However, they excluded Philippa Langley’s presence. She wasn’t informed about the press conference. They did not have the grace to invite her to the conference to speak about her commissioning the project, her extensive research, her passion and will to find the site and even her insistence that they not ignore the remains they found, where she said she believed they would be. To not have her present is damning evidence that they intended to minimize her efforts, which comprises a scene in the film. This scene and the ending scenes of the film are superb as Frears shows what the institutional academics celebrate and what Philippa celebrates. Rightly so, Queen Elizabeth had a ceremonial investiture for Philippa and Dr. Ash-Down Hill. Both received an MBE in the 2015 Birthday Honors for “services to the exhumation and identification of Richard III.”
Frears and the screenwriters emphasize this craven disregard of academia for the independently funded research by one who had a much greater passion for truth than those controlled by institutional handlers. But the point is made that there are fine academics, who are unlike those who undeservedly look for glory. With the help of like-minded Dr. Ash-Down Hill, those in the Richard III Society and other independent female researchers like Annette Carson, after 500 years, a lost king has been found.
For more photos and information about the dig and Philippa Langley, go to her website: https://www.philippalangley.co.uk/gallery.html
The film is a triumph and should be shown in universities everywhere. Frears’ heroine breaks through past institutional knowledge whose “guardians” not only repeatedly miss the mark, but intentionally, to maintain their power, botch and blunder investigative research. In this instance and in the record of events, it is at the last minute when, about to be embarrassed by their own stupidity, the individuals barrel in and attempt to take all the credit.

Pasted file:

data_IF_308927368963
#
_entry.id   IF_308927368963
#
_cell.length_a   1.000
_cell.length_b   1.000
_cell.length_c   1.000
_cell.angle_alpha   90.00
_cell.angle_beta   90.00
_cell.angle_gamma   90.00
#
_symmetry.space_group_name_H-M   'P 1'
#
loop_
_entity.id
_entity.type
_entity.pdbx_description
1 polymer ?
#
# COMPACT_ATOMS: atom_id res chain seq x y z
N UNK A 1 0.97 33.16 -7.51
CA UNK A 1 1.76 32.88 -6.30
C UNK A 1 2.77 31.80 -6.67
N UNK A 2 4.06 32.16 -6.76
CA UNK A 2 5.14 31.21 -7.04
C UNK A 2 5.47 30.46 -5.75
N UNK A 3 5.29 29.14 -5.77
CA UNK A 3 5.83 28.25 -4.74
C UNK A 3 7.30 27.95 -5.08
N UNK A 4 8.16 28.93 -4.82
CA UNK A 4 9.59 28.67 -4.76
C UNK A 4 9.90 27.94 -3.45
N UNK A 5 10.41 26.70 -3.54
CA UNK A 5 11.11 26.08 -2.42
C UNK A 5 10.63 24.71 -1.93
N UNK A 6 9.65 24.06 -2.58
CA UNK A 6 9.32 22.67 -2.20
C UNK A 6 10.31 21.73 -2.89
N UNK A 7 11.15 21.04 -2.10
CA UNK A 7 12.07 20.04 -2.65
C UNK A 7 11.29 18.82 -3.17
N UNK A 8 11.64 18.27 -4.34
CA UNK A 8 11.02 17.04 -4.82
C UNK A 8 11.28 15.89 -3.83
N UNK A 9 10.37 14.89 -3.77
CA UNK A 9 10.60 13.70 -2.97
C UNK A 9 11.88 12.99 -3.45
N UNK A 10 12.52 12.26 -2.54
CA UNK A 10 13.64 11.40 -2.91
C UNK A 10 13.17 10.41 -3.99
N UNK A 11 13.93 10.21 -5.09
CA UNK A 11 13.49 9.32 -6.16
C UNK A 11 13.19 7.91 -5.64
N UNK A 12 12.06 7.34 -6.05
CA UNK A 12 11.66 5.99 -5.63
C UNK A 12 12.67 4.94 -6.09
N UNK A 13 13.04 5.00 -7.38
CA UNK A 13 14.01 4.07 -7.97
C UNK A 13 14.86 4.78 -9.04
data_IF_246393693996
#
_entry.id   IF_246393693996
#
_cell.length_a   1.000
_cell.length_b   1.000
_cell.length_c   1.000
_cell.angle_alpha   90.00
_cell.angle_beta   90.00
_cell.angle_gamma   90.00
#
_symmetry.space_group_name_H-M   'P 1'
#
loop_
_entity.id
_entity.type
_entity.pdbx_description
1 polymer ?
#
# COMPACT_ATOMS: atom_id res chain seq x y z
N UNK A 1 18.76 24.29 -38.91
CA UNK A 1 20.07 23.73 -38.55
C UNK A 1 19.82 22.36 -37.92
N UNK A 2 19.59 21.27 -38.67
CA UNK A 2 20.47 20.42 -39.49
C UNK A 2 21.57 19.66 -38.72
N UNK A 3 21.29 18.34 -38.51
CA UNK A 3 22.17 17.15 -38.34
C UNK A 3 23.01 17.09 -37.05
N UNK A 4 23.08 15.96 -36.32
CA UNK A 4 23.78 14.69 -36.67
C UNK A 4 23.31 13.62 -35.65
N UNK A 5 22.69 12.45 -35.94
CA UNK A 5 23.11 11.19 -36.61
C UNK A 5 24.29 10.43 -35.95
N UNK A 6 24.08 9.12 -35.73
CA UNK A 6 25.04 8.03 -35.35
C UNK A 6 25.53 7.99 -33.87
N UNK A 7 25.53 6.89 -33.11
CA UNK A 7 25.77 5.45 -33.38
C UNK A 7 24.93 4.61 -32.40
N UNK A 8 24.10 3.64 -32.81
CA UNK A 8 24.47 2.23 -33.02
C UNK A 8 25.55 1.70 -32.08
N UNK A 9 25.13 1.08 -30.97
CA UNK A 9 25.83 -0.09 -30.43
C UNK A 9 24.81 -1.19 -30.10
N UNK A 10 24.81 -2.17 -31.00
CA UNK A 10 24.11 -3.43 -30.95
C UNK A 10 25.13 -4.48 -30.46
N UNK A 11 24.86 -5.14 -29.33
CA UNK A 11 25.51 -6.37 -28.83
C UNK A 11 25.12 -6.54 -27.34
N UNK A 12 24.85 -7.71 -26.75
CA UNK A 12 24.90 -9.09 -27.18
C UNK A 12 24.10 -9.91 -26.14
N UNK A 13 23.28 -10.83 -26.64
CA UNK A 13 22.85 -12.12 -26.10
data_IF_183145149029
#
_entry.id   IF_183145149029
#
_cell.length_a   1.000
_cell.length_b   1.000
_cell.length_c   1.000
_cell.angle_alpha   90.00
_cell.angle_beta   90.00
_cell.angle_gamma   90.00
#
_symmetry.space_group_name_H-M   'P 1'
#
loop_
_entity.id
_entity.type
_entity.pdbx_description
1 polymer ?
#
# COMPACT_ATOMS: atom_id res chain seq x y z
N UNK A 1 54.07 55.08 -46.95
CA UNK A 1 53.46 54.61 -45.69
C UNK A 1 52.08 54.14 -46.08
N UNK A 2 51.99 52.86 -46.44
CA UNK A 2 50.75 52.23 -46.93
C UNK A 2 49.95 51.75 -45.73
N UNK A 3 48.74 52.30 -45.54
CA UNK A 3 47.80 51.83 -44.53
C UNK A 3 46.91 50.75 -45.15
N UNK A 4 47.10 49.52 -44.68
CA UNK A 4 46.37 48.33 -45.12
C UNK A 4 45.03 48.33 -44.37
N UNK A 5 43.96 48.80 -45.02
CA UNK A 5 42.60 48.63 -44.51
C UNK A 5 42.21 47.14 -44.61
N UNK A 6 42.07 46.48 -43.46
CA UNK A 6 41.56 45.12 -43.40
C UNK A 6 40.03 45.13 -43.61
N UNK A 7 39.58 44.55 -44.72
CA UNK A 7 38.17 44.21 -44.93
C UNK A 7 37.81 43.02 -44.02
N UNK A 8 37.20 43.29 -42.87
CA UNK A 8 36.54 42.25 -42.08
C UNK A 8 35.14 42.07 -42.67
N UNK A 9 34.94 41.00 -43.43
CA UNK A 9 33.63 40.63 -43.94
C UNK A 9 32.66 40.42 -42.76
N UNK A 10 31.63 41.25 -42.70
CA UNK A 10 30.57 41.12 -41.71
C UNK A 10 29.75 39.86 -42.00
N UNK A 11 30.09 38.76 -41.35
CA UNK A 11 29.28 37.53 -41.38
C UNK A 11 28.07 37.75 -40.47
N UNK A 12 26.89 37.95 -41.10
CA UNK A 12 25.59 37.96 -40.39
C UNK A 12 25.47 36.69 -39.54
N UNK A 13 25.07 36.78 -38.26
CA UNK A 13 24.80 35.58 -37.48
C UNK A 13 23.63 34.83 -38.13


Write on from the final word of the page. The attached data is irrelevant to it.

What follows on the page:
The film is a testament to independent researchers, female pluck and intuitive mysticism, and those men who know when to listen and assist to get the job done. It is also an excoriation of institutional learning and universities, a fount of crass, meretricious commercialism, which sets up undeserved memorials to itself and academics while doing little to uplift their mission. Their mission should be to research, discover and be open to the unbiased, unblemished, uncorrupted paths toward truth and knowledge, not for the riches and notoriety to be garnered.
British archeologist and academic Michael Pitt’s response to a favorable Guardian review of The Lost King, indeed appears to be “protesting too much” when he insists, “Contrary to movie PR and most media coverage, however, its key thread is fiction: the “bubble of academic arrogance” is a fantasy of the film’s anti-intellectual agenda.” What Pitt’s overbroad, misguided opinion fails to note is, it is also possible to be anti-intellectual because one is beholden to those funding one’s research. Thought happens in spite of academia not because of it. An open, collaborative, passionately investigative spirit is what the film uplifts, a practice followed by Philippa Langley. The closed system, the anti-intellectual group think among researchers that takes over institutions when careers are more important than truths, is what the film decries. Bravo! See it on March 19th in NYC.
‘Richard III’ Shakespeare in the Park, a Stunning Achievement
For sixty years the Public Theater has kept its mission to offer free Shakespeare in the Park to educate and entertain in the finest of historical traditions that explore Shakespearean theater. This year as in previous years there are two productions Richard III and As You Like It offered in the lovely environs of the Delacorte.